Guest laugh by David Middleton
The laugh is the fact that an article demonstrating the nonessential nature of government scientists, is titled “The Shutdown Shows Just How Vital Government Scientists Are”…
ERIC NIILER SCIENCE 01.08.19
THE SHUTDOWN SHOWS JUST HOW VITAL GOVERNMENT SCIENTISTS ARE
INSTEAD OF FIGURING out how many Pacific hake fishermen can catch sustainably, as his job demands, scientist Ian Taylor is at home with his four-month old daughter, biding his time through the partial government shutdown.
Some federal science agencies are open, such as the National Institutes for Health and the Department of Energy, since their appropriations bills were already signed by Trump. Others, such as NASA, are continuing to operate key programs such as the International Space Station, although 95 percent of its 15,000 workers were sent home on Dec. 22.
The shutdown has led to a hodgepodge of federal science-based activity across the country. A SpaceX Falcon 9 rocket is sitting on a launch pad at Cape Canaveral ready for a planned launch on Jan. 17, but without NASA personnel to oversee testing, that liftoff will be delayed. Crews that fly over the Atlantic to check on endangered Atlantic right whales and send those positions to commercial ships are still working, but they aren’t being paid.
Weather forecasters are working during the shutdown, but hundreds of scientists from NOAA and the National Weather Service have been banned from attending the annual American Meteorological Society meeting this week in Phoenix.
The Environmental Protection Agency furloughed about 14,000 of its employees, leaving just 753 “essential” workers on the job.
Leslie Rissler, an evolutionary biologist and program director at the NSF, tweeted last week that she had applied for unemployment benefits.
So… NASA and the EPA can maintain essential operations with only 5% of their workforce, evolutionary biologists are nonessential drains on the taxpayers, NOAA meteorologists can’t attend the American Meteorological Society convention on the taxpayers’ dime… Maybe I’m just a bit jaded, but how does the word “vital” fit in here? Can you think of a better example of a nonessential government employee than an evolutionary biologist?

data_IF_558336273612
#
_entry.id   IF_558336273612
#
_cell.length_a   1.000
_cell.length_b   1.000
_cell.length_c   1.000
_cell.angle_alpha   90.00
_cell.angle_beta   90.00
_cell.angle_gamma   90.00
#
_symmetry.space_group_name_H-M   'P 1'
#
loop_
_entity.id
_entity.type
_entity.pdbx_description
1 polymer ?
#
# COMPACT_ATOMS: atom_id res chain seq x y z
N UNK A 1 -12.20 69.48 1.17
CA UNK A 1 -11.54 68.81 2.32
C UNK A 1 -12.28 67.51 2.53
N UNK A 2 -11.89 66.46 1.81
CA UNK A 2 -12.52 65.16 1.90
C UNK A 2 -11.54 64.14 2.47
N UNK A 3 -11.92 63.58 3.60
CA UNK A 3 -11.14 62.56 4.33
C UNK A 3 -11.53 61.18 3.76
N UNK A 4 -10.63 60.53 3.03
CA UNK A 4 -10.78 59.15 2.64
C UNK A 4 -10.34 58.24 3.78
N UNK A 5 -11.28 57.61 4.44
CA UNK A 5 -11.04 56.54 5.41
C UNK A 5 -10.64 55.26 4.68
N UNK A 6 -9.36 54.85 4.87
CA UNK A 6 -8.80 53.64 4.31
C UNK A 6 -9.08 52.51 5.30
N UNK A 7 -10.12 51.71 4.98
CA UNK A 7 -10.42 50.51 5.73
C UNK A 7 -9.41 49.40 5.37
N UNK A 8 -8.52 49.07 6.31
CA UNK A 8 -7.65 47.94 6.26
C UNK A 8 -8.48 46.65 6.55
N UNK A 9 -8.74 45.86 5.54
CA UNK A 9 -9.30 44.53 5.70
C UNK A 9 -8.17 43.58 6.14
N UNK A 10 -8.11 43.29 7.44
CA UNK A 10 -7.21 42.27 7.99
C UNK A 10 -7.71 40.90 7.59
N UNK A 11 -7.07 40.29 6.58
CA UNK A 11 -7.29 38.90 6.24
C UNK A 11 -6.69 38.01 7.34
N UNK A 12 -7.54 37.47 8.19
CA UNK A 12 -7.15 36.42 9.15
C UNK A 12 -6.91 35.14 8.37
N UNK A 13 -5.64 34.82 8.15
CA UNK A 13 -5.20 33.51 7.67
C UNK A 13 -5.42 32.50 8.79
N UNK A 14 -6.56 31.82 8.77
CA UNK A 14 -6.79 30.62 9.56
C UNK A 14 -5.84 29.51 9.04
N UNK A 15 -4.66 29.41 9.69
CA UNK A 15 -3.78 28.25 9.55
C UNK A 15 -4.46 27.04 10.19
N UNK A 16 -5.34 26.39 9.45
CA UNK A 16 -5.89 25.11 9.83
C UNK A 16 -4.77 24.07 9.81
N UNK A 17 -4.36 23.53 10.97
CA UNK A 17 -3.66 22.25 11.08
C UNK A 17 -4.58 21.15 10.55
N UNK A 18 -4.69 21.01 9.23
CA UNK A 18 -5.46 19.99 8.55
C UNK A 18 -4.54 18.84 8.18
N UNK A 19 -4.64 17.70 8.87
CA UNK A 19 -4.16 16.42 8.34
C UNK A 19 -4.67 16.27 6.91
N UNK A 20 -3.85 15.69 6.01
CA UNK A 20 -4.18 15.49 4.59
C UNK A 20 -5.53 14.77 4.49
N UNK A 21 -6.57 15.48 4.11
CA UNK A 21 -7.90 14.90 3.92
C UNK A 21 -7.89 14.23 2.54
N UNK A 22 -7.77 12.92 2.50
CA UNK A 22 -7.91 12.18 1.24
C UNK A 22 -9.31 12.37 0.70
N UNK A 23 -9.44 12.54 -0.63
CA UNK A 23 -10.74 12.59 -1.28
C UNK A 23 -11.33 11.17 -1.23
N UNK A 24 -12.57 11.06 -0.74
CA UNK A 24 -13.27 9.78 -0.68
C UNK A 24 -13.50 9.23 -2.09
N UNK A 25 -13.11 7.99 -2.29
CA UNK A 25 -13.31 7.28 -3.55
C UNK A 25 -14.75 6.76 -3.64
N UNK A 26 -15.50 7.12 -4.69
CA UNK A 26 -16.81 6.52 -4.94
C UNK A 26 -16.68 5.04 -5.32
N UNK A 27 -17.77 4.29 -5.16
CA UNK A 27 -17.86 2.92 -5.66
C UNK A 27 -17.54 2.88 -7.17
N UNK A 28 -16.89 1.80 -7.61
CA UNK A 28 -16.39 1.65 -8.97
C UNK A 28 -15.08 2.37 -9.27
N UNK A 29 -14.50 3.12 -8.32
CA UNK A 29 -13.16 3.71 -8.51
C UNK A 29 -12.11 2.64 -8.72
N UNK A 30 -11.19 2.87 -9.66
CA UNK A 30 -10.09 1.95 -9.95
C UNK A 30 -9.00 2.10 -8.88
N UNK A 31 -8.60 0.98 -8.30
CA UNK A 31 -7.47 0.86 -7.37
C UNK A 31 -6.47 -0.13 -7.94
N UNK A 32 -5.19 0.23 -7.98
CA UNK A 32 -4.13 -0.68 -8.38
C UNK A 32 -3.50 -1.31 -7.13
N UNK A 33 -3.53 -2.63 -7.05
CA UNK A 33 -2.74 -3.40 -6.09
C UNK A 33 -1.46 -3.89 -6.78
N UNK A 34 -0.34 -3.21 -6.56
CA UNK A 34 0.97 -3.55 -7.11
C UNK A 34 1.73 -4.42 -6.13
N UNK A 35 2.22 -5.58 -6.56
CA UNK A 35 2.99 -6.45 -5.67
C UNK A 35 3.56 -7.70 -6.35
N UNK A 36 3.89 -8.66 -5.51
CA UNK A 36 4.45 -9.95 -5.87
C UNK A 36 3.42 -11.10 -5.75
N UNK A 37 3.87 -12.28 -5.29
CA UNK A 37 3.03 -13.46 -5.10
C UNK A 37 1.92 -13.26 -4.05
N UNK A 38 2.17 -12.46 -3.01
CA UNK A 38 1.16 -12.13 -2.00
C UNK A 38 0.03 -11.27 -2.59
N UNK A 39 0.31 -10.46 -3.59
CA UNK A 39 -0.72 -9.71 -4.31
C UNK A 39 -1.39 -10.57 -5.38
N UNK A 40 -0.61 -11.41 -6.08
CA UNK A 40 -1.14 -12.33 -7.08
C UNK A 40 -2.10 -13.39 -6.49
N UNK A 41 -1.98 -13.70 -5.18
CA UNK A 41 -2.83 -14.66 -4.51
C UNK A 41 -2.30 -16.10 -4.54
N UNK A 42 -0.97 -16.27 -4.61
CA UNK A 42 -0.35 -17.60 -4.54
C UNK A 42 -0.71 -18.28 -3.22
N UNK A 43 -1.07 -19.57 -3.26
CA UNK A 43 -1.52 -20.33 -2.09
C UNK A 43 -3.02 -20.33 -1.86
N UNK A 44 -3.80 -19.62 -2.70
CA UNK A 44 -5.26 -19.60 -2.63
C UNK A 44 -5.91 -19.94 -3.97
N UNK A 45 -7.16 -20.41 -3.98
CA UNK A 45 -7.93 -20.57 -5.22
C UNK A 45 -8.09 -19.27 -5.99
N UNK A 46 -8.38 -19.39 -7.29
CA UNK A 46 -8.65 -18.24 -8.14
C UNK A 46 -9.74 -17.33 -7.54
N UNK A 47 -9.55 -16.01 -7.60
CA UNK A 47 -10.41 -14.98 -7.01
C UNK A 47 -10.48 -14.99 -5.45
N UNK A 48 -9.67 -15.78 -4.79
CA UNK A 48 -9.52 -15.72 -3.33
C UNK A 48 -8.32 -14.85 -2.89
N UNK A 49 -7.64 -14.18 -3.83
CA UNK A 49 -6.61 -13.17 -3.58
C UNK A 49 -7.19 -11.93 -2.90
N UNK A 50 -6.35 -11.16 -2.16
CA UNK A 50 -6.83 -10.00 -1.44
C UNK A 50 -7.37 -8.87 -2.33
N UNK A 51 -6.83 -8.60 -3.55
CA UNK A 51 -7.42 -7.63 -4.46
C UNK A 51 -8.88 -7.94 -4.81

Is anyone else laughing at all of the blather about government scientists not being able to attend conventions? I call them conventions as do most people I know, even though the official title is usually “conference and exposition.” If I had a dollar for every time I couldn’t attend the AAPG, SEG or GCAGS* convention because my employer was tightening their belt, I’d have a lot of dollars. For that matter, I’ve even become proactive in belt-tightening… The only times I ever request to attend AAPG, SEG or GCAGS conventions are when they are in Dallas or Houston (where I can keep the costs pretty-well limited to the registration fee). Having survived multiple oil price crashes, I’ve learned that controlling costs enables companies (and paychecks) to survive downturns and to be more profitable during “booms”. I don’t recall any geologists complaining about not being able to attend the 2016 AAPG convention in Calgary because their companies were cutting costs due to the collapse in oil prices. Most of them probably felt like I did: Thankful to still have a job… if they still had jobs.
Regarding the possible delay in the launch of the privately owned SpaceX Falcon 9 rocket, the key takeaway is that the “privatization” of spaceflight is still mostly a buzzword. If “
Paul Allen, Larry Page, Eric E. Schmidt, Ram Shriram, Charles Simony, Ross Perot, Jr., Jeff Bezos, Richard Branson, Elon Musk, and Robert Bigelow” want to privatize spaceflight, maybe they might think about building their own launch facilities… with their own money. Or, maybe the US government should privatize NASA’s space operations.
AAPG: American Association of Petroleum Geologists
SEG: Society of Exploration Geophysicists
GCAGS: Gulf Coast Association of Geological Societies